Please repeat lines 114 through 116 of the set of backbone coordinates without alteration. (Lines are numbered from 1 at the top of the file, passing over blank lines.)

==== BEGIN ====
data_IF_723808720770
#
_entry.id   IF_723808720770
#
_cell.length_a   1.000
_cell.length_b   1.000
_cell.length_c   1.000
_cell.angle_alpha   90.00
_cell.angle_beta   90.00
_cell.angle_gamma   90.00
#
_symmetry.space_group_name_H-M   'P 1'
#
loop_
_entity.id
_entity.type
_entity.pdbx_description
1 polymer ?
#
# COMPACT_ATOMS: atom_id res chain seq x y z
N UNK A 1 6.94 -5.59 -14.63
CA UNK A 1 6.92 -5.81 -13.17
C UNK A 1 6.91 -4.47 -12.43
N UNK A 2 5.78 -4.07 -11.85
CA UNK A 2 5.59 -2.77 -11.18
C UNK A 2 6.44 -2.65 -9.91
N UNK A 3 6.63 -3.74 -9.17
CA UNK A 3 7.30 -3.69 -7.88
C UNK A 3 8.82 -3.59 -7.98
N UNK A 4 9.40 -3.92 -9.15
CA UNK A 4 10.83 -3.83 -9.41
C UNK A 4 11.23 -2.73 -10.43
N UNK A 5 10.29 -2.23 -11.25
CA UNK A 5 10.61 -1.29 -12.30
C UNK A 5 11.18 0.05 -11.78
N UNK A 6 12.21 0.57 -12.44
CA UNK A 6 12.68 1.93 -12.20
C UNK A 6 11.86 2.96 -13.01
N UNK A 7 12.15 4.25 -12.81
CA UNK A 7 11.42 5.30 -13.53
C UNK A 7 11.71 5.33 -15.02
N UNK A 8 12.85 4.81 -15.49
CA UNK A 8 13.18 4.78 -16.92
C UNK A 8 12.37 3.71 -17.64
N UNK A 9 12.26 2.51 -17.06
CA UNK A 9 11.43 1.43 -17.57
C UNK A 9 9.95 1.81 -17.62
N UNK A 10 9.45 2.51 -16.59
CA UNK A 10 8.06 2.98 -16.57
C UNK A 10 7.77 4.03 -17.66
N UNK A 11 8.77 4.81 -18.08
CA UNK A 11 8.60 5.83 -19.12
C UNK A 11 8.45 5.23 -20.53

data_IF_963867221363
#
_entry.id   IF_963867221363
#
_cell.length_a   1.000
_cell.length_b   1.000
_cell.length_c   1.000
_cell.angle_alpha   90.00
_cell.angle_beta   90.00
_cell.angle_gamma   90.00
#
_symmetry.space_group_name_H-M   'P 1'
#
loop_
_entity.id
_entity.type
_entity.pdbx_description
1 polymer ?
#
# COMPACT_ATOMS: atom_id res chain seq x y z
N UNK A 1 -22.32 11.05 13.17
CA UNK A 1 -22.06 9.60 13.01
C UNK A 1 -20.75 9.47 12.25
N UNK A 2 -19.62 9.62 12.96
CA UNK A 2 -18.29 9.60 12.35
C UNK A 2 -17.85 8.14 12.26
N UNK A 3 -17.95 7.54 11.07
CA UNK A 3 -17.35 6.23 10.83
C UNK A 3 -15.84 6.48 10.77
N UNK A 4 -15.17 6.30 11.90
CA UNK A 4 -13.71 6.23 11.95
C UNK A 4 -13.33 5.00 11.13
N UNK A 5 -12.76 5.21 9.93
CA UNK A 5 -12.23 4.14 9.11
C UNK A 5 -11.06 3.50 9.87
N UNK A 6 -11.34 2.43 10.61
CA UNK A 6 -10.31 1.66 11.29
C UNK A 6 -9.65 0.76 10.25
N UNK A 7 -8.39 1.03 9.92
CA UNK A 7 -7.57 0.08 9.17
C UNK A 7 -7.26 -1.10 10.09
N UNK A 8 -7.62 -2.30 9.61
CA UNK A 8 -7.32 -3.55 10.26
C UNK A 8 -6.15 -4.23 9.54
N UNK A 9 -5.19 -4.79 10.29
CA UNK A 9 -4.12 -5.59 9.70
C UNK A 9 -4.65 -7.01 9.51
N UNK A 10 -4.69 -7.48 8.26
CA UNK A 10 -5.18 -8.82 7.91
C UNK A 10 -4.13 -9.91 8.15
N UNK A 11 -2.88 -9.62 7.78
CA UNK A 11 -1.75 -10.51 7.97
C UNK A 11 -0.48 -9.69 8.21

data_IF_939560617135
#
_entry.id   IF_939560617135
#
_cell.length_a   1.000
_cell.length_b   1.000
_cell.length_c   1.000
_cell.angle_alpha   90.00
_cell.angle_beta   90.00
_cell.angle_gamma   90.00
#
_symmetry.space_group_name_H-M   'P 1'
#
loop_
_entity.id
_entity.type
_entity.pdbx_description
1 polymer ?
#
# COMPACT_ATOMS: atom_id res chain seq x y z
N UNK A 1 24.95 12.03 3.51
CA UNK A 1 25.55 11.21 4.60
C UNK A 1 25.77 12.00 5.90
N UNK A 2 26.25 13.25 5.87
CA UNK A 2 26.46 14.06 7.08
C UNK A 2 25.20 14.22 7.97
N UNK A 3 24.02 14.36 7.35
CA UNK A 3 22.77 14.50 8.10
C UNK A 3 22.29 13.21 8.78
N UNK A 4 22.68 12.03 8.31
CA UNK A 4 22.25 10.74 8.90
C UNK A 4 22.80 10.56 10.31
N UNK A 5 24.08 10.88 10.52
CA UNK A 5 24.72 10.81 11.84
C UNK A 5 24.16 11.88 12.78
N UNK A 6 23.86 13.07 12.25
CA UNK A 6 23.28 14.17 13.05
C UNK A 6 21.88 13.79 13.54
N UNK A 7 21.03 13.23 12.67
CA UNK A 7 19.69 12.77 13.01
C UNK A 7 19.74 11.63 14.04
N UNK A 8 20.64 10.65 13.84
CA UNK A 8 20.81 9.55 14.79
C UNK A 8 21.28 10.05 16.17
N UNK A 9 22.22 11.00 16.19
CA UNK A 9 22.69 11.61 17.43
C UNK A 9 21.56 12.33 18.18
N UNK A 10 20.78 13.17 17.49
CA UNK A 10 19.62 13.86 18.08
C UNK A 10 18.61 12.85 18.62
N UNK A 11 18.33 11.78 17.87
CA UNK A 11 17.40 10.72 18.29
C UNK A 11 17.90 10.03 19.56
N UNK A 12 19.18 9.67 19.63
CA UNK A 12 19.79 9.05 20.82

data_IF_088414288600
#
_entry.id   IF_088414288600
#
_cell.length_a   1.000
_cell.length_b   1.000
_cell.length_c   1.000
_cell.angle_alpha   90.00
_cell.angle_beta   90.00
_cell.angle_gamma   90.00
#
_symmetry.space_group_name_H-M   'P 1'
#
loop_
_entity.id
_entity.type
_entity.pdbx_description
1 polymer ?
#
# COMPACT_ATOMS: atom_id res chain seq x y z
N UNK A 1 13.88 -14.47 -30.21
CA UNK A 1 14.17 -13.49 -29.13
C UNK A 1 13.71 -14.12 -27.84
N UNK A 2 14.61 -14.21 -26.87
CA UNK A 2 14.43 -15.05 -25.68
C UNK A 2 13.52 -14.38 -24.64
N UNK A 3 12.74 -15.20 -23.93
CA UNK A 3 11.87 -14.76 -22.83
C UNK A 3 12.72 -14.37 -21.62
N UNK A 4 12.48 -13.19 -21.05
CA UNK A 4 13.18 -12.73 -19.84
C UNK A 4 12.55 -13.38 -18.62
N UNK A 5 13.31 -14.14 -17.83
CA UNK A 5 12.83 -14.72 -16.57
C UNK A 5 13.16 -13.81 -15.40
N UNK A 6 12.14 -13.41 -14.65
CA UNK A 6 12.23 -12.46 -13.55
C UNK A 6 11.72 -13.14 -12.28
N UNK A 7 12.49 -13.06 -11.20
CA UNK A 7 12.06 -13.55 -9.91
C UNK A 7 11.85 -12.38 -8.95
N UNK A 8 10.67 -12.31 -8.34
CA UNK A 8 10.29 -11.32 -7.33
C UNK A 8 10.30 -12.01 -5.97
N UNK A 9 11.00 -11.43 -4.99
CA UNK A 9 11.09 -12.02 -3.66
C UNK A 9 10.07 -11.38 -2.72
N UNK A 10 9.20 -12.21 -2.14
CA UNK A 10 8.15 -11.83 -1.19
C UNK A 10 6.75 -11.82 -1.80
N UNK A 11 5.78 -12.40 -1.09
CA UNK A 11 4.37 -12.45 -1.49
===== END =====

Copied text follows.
_cell.angle_alpha   90.00
_cell.angle_beta   90.00
_cell.angle_gamma   90.00